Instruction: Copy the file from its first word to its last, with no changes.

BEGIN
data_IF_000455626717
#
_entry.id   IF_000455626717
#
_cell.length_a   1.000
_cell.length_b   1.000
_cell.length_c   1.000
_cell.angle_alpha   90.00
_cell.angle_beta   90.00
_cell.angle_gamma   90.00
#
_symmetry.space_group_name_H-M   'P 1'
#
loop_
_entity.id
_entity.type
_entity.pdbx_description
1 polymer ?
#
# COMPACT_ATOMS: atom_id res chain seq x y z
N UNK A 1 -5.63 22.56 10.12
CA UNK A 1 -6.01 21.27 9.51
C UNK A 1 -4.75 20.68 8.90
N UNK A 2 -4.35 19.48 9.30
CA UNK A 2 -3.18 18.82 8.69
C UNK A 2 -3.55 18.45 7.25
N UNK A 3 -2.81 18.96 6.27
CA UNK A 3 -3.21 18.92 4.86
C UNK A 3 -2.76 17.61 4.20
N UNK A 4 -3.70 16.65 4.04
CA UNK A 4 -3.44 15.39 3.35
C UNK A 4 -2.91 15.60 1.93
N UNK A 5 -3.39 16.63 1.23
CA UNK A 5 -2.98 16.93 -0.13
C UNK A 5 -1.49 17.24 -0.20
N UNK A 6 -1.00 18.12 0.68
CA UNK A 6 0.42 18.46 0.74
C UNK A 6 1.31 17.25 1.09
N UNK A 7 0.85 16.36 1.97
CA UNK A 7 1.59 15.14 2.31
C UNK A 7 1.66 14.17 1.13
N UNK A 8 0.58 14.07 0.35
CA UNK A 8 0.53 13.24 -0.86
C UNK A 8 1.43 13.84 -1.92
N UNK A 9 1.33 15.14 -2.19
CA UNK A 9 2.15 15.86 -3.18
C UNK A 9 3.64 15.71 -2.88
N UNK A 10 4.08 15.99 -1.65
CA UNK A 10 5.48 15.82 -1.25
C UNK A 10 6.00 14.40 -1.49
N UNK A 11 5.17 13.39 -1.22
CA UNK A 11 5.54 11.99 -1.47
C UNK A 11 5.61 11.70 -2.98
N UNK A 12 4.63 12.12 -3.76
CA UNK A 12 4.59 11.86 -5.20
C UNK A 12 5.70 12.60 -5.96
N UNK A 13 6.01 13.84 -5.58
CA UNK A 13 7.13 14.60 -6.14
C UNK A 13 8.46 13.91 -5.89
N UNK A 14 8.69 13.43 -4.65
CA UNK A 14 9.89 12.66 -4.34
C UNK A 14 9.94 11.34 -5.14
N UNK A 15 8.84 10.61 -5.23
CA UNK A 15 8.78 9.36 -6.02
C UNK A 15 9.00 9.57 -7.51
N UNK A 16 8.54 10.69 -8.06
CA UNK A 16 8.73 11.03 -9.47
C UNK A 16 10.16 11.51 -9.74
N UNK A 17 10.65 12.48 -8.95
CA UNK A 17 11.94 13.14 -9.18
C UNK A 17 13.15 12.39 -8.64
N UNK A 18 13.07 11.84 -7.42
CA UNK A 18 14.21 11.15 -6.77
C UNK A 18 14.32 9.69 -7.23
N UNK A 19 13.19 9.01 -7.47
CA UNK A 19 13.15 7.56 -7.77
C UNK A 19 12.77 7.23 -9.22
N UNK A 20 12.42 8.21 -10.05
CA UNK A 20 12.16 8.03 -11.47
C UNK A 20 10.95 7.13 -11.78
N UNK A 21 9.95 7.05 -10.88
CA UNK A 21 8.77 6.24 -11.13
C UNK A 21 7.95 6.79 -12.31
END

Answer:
data_IF_000455626717
#
_entry.id   IF_000455626717
#
_cell.length_a   1.000
_cell.length_b   1.000
_cell.length_c   1.000
_cell.angle_alpha   90.00
_cell.angle_beta   90.00
_cell.angle_gamma   90.00
#
_symmetry.space_group_name_H-M   'P 1'
#
loop_
_entity.id
_entity.type
_entity.pdbx_description
1 polymer ?
#
# COMPACT_ATOMS: atom_id res chain seq x y z
N UNK A 1 -5.63 22.56 10.12
CA UNK A 1 -6.01 21.27 9.51
C UNK A 1 -4.75 20.68 8.90
N UNK A 2 -4.35 19.48 9.30
CA UNK A 2 -3.18 18.82 8.69
C UNK A 2 -3.55 18.45 7.25
N UNK A 3 -2.81 18.96 6.27
CA UNK A 3 -3.21 18.92 4.86
C UNK A 3 -2.76 17.61 4.20
N UNK A 4 -3.70 16.65 4.04
CA UNK A 4 -3.44 15.39 3.35
C UNK A 4 -2.91 15.60 1.93
N UNK A 5 -3.39 16.63 1.23
CA UNK A 5 -2.98 16.93 -0.13
C UNK A 5 -1.49 17.24 -0.20
N UNK A 6 -1.00 18.12 0.68
CA UNK A 6 0.42 18.46 0.74
C UNK A 6 1.31 17.25 1.09
N UNK A 7 0.85 16.36 1.97
CA UNK A 7 1.59 15.14 2.31
C UNK A 7 1.66 14.17 1.13
N UNK A 8 0.58 14.07 0.35
CA UNK A 8 0.53 13.24 -0.86
C UNK A 8 1.43 13.84 -1.92
N UNK A 9 1.33 15.14 -2.19
CA UNK A 9 2.15 15.86 -3.18
C UNK A 9 3.64 15.71 -2.88
N UNK A 10 4.08 15.99 -1.65
CA UNK A 10 5.48 15.82 -1.25
C UNK A 10 6.00 14.40 -1.49
N UNK A 11 5.17 13.39 -1.22
CA UNK A 11 5.54 11.99 -1.47
C UNK A 11 5.61 11.70 -2.98
N UNK A 12 4.63 12.12 -3.76
CA UNK A 12 4.59 11.86 -5.20
C UNK A 12 5.70 12.60 -5.96
N UNK A 13 6.01 13.84 -5.58
CA UNK A 13 7.13 14.60 -6.14
C UNK A 13 8.46 13.91 -5.89
N UNK A 14 8.69 13.43 -4.65
CA UNK A 14 9.89 12.66 -4.34
C UNK A 14 9.94 11.34 -5.14
N UNK A 15 8.84 10.61 -5.23
CA UNK A 15 8.78 9.36 -6.02
C UNK A 15 9.00 9.57 -7.51
N UNK A 16 8.54 10.69 -8.06
CA UNK A 16 8.73 11.03 -9.47
C UNK A 16 10.16 11.51 -9.74
N UNK A 17 10.65 12.48 -8.95
CA UNK A 17 11.94 13.14 -9.18
C UNK A 17 13.15 12.39 -8.64
N UNK A 18 13.07 11.84 -7.42
CA UNK A 18 14.21 11.15 -6.77
C UNK A 18 14.32 9.69 -7.23
N UNK A 19 13.19 9.01 -7.47
CA UNK A 19 13.15 7.56 -7.77
C UNK A 19 12.77 7.23 -9.22
N UNK A 20 12.42 8.21 -10.05
CA UNK A 20 12.16 8.03 -11.47
C UNK A 20 10.95 7.13 -11.78
N UNK A 21 9.95 7.05 -10.88
CA UNK A 21 8.77 6.24 -11.13
C UNK A 21 7.95 6.79 -12.31